The Walking Dead, Season 4-The Governor Returns and People Are Pissed. But I’m Okay WIth It

twd4I was furious when The Governor showed up at the end of episode 5 of season 4 of The Walking Dead.  My God.  I was so tired of The Governor by the end of season 3 that I was ready to scream.  He has always been a villain who didn’t really make sense, to me.  Regular guy turned post-Apocalyptic psychopath and little tin god, he kept heads in aquariums and his zombie daughter in a cubbyhole.  He lived on the hope that a spark of his daughter remained in the shell of her cannibal corpse, and that her real live girlness could be restored.  However, none of this zombie-ism reversal hope was extended to the rest of the walkers, and he merrily used them as gladiator fight entertainment, a terrorist weapon, and tropical fish.  The Governor lies, The Governor cheats, The Governor steals, The Governor senselessly murders innocents, and I’ve never even been sure why he does some of it other than He Is A Bad Man.

I missed the first run of episode 6 because there was an excellent National Geographic special on about Bigfoot DNA.  I didn’t realize that it was a two hour affair, but I’m glad I watched it because it was totally insane.  I vowed, however, to stay up late and catch Rick and his gang on the replay.  I didn’t want to watch Talking Dead.  Spoilers.  So, I signed onto Facebook during the hour break and learned that I was staying up late to watch The Shittiest Episode Of The Walking Dead EVER.  People.  Were.  Furious.  They felt they’d been cruelly and unjustly bored for an entire hour.  One of my friends said, “It was The Governor for the whole show,” and that’s all she told me.  

I was not thrilled to hear that I’d be looking at The Governor for an hour, but I’ll admit that I was also intrigued.  My favorite episodes of The Walking Dead are episodes that a lot of fans thought were batshit boring.  I like the episodes that explore character and morality.  That’s why I like zombie fiction.  I want to know what people would do if the world fell out from beneath them.  I get bored during zombie slaughterfests, honestly.  Could this reputedly boring episode be a new favorite?  Starring The Governor, no less?

It wasn’t one of my favorites, no.  However, I wasn’t bored.  A theme of the show this season is the question, “Do People Get To Come Back?”  Can people under hideous stress who become something they’d rather not be, something everyone around them would rather they not be, hope to recover?  Even with walkers hot to eat them up?  Rick came back from talking to his dead wife on a telephone.  Carl came back from shooting first and asking questions later. Carol may or may not come back from murder as a form of housekeeping and a literal banishment.  What the episode “Live Bait” seemed to be asking is…Can The Governor come back, too?  He wasn’t always Super Turd, obviously.  And he does things in the episode JUST TO BE NICE.  Just to be human.  I thought it was a refreshing change of pace, and it gives me hope for the future antics of The Governor.  If he’s human, it’s a whole new ballgame instead of more of the same.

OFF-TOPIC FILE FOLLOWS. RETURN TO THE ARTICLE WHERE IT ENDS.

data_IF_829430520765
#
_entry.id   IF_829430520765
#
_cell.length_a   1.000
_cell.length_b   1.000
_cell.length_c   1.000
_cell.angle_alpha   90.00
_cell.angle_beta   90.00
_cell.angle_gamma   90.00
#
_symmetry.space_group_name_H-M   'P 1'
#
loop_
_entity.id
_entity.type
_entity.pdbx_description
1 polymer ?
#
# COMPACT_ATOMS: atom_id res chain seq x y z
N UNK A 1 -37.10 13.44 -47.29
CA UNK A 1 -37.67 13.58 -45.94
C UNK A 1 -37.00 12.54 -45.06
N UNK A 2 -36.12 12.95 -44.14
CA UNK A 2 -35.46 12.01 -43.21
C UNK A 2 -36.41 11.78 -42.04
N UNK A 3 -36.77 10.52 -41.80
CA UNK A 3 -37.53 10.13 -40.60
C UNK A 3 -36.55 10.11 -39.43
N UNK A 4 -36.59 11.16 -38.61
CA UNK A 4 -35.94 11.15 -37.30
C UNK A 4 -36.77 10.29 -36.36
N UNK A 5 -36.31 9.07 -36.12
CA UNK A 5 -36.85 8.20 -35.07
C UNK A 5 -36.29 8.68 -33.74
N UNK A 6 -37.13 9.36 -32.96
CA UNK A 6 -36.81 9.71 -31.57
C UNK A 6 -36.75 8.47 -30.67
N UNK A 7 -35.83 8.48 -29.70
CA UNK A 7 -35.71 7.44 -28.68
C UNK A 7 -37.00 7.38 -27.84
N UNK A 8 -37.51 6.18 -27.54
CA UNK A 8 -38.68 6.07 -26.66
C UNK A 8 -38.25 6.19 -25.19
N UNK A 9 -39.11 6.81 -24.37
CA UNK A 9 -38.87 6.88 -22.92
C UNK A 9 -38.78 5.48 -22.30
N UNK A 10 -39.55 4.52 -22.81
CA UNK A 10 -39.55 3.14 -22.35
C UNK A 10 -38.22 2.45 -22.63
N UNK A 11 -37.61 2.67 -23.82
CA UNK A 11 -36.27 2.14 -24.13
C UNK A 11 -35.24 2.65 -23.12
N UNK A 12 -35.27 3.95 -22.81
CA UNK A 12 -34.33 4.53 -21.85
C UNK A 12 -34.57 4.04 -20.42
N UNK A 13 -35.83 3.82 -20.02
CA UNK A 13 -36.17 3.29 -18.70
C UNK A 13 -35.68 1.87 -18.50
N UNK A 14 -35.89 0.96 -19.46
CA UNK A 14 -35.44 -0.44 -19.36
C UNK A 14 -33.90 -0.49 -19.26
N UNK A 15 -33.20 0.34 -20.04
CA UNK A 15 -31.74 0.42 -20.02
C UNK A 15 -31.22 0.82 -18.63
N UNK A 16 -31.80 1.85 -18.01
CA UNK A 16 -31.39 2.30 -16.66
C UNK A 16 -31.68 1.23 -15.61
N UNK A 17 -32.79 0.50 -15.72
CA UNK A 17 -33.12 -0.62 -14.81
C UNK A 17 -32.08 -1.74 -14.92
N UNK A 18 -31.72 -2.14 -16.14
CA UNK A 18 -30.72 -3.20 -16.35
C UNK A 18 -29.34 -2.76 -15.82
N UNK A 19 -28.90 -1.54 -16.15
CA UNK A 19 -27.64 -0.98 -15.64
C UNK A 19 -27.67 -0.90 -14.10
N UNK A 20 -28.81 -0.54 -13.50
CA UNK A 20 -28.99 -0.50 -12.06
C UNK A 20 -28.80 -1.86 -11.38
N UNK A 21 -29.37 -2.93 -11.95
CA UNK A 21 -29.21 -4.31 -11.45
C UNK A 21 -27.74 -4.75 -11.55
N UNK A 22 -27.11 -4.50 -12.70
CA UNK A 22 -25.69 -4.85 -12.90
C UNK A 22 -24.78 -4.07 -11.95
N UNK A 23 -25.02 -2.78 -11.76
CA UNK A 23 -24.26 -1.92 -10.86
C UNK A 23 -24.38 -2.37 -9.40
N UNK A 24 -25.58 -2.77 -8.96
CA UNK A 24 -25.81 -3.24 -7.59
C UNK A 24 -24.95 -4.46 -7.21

If that’s boring, bore me more, Walking Dead.  Bore me more. 

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The Walking Dead, Season 4: Why Rick Banished Carol

twd4After Carol admitted to murdering two flu-infected group members at Rick Grimes’ Apocalypse Survivor Sanctuary And Correctional Institution on the fourth episode of Season 4 of The Walking Dead, I made a joke on social media about not wanting Carol to  check on me when I’m sick.  I was actually serious.  Can you imagine?  You don’t feel great, and there’s Carol, with her tight assed, expressionless, Kewpie doll face going, “I just came in to pretend I care how you are doing.”  I would scream, “I’m fine, Creepy!  Get out!”  And that’s without knowing that she’s planning to knife me. 

Rick ultimately decided to banish Carol for her loose cannon murder of the first flu victims in their group.  I don’t blame him.  Other fans did.  The banishment seems to particularly bother women, and I can totally understand that.  Rick assures Carol that she will find another group to join, a group who won’t know what she did.  Yeah, a group of cannibal rapists who can’t judge her.  The show has repeatedly touched on the cruelty of leaving people to go it alone in a world of both living and dead predators, but The Walking Dead kind of glossed over what a harsh sentence Carol’s banishment really was.

On the other hand, who would want her around? She’s trouble when the group least needs trouble.  What is Rick supposed to do?  Hold a trial in the middle of a deadly zombie flu outbreak?  Put her in prison?  Hell, they’re in prison, already.  How would Rick protect Carol from the vengeful Tyree, whose girlfriend got killed before he had a chance to get some?   

“The answer is simple,” answer Carol Defenders.  “Carol was doing what she thought best. They were suffering.  They were dangerous. Officer Friendly could have just kept his damn mouth shut.” 

It’s true that Rick is the only group member who knows what Carol did.  And here’s the price of keeping Carol’s unapologetic Survivalist Angel Of Deadly Mercy tendencies to himself…Rick would never be able to sleep, again.  Can any of us imagine running from situation to situation to make sure that Carol doesn’t take matters into her own crazy hands?  Lizzie has her first period.  Lizzie is suffering, without any Midol handy.  Carol to the knife-wielding rescue.  Hershel has one leg.  He’s slow.  Slow is dangerous to the group.  Stab stab stab.  The honest truth is that Carol is a worse threat to the group than Shane ever was, because some people were safe from Shane.  Is anyone really safe from Carol? At the very least she is going to start her own cult of Survive At Any Cost children.